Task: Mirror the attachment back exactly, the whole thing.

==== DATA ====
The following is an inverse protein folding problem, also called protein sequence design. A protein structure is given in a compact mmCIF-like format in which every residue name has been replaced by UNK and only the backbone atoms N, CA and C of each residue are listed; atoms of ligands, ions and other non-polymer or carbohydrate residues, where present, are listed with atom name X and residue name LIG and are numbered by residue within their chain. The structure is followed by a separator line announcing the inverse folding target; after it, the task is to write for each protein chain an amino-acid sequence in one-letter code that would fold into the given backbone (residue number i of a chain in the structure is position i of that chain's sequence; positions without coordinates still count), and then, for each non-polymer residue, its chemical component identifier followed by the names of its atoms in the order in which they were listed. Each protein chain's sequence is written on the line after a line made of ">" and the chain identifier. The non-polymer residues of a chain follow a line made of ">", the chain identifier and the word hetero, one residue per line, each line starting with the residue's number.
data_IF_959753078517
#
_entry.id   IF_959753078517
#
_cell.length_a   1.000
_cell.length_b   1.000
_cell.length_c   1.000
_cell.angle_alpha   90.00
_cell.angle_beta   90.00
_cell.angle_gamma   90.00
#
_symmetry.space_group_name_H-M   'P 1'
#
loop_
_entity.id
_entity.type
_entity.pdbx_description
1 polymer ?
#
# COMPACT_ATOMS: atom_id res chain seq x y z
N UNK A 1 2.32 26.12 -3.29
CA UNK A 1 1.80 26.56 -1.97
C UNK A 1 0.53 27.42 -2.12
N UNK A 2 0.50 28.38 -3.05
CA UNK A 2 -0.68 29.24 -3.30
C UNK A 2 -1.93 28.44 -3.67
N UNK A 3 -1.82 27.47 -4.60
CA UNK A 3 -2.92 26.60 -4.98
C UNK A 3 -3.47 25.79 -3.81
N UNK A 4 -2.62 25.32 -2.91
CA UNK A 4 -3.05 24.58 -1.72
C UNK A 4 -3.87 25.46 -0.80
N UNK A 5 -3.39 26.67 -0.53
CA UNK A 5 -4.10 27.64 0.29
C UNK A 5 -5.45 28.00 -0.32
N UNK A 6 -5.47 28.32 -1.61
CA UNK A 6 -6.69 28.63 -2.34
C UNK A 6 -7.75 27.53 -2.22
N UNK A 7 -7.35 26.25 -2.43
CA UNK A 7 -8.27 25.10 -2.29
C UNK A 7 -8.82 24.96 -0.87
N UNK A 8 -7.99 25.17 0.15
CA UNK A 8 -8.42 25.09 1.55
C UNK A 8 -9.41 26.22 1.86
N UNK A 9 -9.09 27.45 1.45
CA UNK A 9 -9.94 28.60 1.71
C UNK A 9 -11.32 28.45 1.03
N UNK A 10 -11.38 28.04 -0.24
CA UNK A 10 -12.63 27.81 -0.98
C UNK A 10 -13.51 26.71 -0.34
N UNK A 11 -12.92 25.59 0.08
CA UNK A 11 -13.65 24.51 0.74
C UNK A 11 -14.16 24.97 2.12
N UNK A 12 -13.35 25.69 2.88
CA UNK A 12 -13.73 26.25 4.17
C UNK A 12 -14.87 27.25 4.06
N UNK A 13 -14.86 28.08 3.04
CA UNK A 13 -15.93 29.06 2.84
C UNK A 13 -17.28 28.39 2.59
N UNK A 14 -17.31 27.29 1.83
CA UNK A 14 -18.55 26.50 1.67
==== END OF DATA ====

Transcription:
The following is an inverse protein folding problem, also called protein sequence design. A protein structure is given in a compact mmCIF-like format in which every residue name has been replaced by UNK and only the backbone atoms N, CA and C of each residue are listed; atoms of ligands, ions and other non-polymer or carbohydrate residues, where present, are listed with atom name X and residue name LIG and are numbered by residue within their chain. The structure is followed by a separator line announcing the inverse folding target; after it, the task is to write for each protein chain an amino-acid sequence in one-letter code that would fold into the given backbone (residue number i of a chain in the structure is position i of that chain's sequence; positions without coordinates still count), and then, for each non-polymer residue, its chemical component identifier followed by the names of its atoms in the order in which they were listed. Each protein chain's sequence is written on the line after a line made of ">" and the chain identifier. The non-polymer residues of a chain follow a line made of ">", the chain identifier and the word hetero, one residue per line, each line starting with the residue's number.
data_IF_959753078517
#
_entry.id   IF_959753078517
#
_cell.length_a   1.000
_cell.length_b   1.000
_cell.length_c   1.000
_cell.angle_alpha   90.00
_cell.angle_beta   90.00
_cell.angle_gamma   90.00
#
_symmetry.space_group_name_H-M   'P 1'
#
loop_
_entity.id
_entity.type
_entity.pdbx_description
1 polymer ?
#
# COMPACT_ATOMS: atom_id res chain seq x y z
N UNK A 1 2.32 26.12 -3.29
CA UNK A 1 1.80 26.56 -1.97
C UNK A 1 0.53 27.42 -2.12
N UNK A 2 0.50 28.38 -3.05
CA UNK A 2 -0.68 29.24 -3.30
C UNK A 2 -1.93 28.44 -3.67
N UNK A 3 -1.82 27.47 -4.60
CA UNK A 3 -2.92 26.60 -4.98
C UNK A 3 -3.47 25.79 -3.81
N UNK A 4 -2.62 25.32 -2.91
CA UNK A 4 -3.05 24.58 -1.72
C UNK A 4 -3.87 25.46 -0.80
N UNK A 5 -3.39 26.67 -0.53
CA UNK A 5 -4.10 27.64 0.29
C UNK A 5 -5.45 28.00 -0.32
N UNK A 6 -5.47 28.32 -1.61
CA UNK A 6 -6.69 28.63 -2.34
C UNK A 6 -7.75 27.53 -2.22
N UNK A 7 -7.35 26.25 -2.43
CA UNK A 7 -8.27 25.10 -2.29
C UNK A 7 -8.82 24.96 -0.87
N UNK A 8 -7.99 25.17 0.15
CA UNK A 8 -8.42 25.09 1.55
C UNK A 8 -9.41 26.22 1.86
N UNK A 9 -9.09 27.45 1.45
CA UNK A 9 -9.94 28.60 1.71
C UNK A 9 -11.32 28.45 1.03
N UNK A 10 -11.38 28.04 -0.24
CA UNK A 10 -12.63 27.81 -0.98
C UNK A 10 -13.51 26.71 -0.34
N UNK A 11 -12.92 25.59 0.08
CA UNK A 11 -13.65 24.51 0.74
C UNK A 11 -14.16 24.97 2.12
N UNK A 12 -13.35 25.69 2.88
CA UNK A 12 -13.73 26.25 4.17
C UNK A 12 -14.87 27.25 4.06
N UNK A 13 -14.86 28.08 3.04
CA UNK A 13 -15.93 29.06 2.84
C UNK A 13 -17.28 28.39 2.59
N UNK A 14 -17.31 27.29 1.83
CA UNK A 14 -18.55 26.50 1.67